Jumping Onto MyRepublic Mobile

MyRepublic recently launched its mobile services, coming on board as the fourth Mobile Virtual Network Operator (MVNO) in Singapore. This comes after their failure to secure the fourth mobile telco license in 2017. Like Circles.Life, Zero Mobile, and Zero 1, MyRepublic Mobile has attractive plans to woo customers from traditional telcos.

Price, of course, is not the sole consideration. Although Circles.Life seems to be extremely well-received, possibly aided by their head start from 2016, I had some reservations about them. They did not, and still don’t, have any decent data roaming offering. They have no phone hotline for voice calls. No, leaving voicemail, while nice to have, isn’t the same. Then, I have my own personal opinions about M1, the telco they are dependent upon to deliver their service.

But of course when Circles.Life offered their $0 plan, I took it up. Free, must get, right?

Then MyRepublic Mobile came along with their Uno plan which I thought was nicely priced. Right at the outset, MyRepublic Mobile also had details on data roaming plans. $18 for 2 GB to countries like Thailand, Japan, and Hong Kong, though still more expensive than what StarHub offers, seems reasonable. (MyRebpulic: Your rates for farther-away countries are too high.)

My original interest with MyRepublic Mobile is to get their Uno plan for my kids. I currently have a StarHub SharePlus plan for them, riding on top, and sharing the “quota”, of my main StarHub plan. I have to pay $9, plus $5 for Caller Number Display, for a total $14 per line. The SharePlus Plan does get an extra 1 GB data on top of the data allowance of the main line.

However, MyRepublic Mobile’s Uno plan is $8 with Caller Number Display included, 1 GB of high speed data, “unlimited” slower data subsequently, and a very generous 1000 mins of calls and 1000 text messages.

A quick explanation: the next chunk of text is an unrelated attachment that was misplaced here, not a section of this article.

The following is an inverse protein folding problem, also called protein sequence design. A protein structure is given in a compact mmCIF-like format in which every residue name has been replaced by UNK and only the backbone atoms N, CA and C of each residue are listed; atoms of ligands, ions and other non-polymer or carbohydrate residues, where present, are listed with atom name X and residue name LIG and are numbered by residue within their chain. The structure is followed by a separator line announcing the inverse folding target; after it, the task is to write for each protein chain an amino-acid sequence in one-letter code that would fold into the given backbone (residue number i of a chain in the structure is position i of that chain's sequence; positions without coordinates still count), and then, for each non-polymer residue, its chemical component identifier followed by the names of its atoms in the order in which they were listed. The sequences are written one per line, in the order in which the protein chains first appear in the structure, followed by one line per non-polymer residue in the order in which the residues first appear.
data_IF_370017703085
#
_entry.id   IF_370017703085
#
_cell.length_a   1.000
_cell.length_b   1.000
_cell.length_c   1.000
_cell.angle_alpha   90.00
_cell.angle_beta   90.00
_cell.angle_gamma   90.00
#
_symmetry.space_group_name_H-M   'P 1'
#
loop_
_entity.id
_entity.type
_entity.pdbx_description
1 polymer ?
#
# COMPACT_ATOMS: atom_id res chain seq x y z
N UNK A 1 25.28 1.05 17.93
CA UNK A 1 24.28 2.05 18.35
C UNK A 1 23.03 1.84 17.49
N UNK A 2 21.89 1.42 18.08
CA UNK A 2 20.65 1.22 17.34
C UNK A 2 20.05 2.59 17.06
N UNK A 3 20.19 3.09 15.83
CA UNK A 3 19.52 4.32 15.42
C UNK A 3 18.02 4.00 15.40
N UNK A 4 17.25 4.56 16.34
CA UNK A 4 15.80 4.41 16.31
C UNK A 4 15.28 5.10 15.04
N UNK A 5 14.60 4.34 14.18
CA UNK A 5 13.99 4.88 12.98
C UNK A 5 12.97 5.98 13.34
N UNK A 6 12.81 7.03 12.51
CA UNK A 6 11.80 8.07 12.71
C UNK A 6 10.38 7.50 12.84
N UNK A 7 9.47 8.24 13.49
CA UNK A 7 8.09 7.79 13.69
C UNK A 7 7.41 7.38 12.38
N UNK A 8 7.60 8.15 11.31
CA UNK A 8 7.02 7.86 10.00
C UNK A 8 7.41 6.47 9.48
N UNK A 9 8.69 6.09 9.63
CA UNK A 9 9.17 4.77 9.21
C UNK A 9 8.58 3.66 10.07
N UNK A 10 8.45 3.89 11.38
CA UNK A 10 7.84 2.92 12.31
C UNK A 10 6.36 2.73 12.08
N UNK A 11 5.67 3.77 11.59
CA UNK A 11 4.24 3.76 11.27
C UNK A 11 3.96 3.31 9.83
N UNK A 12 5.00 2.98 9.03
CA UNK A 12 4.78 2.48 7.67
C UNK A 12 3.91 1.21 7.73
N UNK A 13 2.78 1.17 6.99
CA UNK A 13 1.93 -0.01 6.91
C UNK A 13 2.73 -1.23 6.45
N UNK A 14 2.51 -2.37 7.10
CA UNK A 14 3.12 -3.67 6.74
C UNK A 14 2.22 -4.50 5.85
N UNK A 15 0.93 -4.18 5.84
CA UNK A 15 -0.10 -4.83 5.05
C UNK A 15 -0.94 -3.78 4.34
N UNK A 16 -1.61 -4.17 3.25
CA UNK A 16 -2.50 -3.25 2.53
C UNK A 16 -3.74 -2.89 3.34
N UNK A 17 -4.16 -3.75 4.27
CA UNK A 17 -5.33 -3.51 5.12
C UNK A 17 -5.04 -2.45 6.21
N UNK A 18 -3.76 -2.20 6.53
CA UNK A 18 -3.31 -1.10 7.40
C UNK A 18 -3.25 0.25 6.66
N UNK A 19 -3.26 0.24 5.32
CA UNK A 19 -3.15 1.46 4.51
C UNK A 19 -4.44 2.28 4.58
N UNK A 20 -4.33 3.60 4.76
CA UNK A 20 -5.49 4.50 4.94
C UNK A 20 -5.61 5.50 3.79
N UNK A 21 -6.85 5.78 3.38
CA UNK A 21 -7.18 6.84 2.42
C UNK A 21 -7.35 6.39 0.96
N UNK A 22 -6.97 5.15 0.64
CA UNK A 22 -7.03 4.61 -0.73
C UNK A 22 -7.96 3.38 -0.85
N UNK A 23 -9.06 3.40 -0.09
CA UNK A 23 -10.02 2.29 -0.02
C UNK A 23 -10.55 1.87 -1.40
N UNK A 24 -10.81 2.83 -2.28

I do worry, with plans that have fixed data allowances, that my kids may unintentionally or unknowingly exceed their bundled data limits. MyRepublic Mobile’s plans basically allow forĀ boundless data without extra charges. So if someone forgets or doesn’t realise that watching a video advertisements eat data, which maybe might not be terribly obvious when you’re playing a local non-networked game, there’s no cause for panic.

This $8 Uno plan makes a lot of sense for kids. That’s enough data for essentials like WhatsApp and Telegram. There’s more than enough voice call minutes than most people use on their phones nowadays.

For adults who want more high-speed data, add-on prices are reasonable. You pay $12 for 3 GB, so a Uno plan up-sized to 4 GB of high-speed data works out to $20. There’s also the Ultimate plan that gives you 80 GB of data for total $80 per month.

Both the Uno and Ultimate plans are for existing MyRepublic customers (or those with an early sign-up code). The regular public plans are:

  • Smart 35: $35 per month for 7 GB high-speed data
  • Mega 55: $55/month for 12 GB high-speed data
  • Xtra 85: $85/month for 25 GB high-speed data

All plans come with 1000 voice call minutes and 1000 text messages.

MyRepublic Mobile rides of StarHub network, which in my opinion is great, better than at least one of the other two traditional telcos here.

My biggest complaint about MyRepublic Mobile is their ridiculously slow mobile app. The UI looks fine. It’s not the best looking, but certainly qualifies as pleasant. However, the app is excruciatingly slow to load up. The time from launching the app, till when the main display shows my remaining data available is updated, can take up to 28 seconds. If I change to another number on my account, that takes me another 16 seconds before the remaining data value is updated. That is simply ridiculous. Checking my account is a painful experience.

You can add data on the app, buy roaming data allowances, change plan, etc. It’s convenient. Except, of course, that the extremely slowness is very painful. (MyRepublic: You really need to fix this.)

It’s perhaps a blessing for MyRepublic not to get the fourth telco license. By coming in as a MVNO, they have started their service offering very quickly. Let’s see how long more before TPG Telecom begins service.

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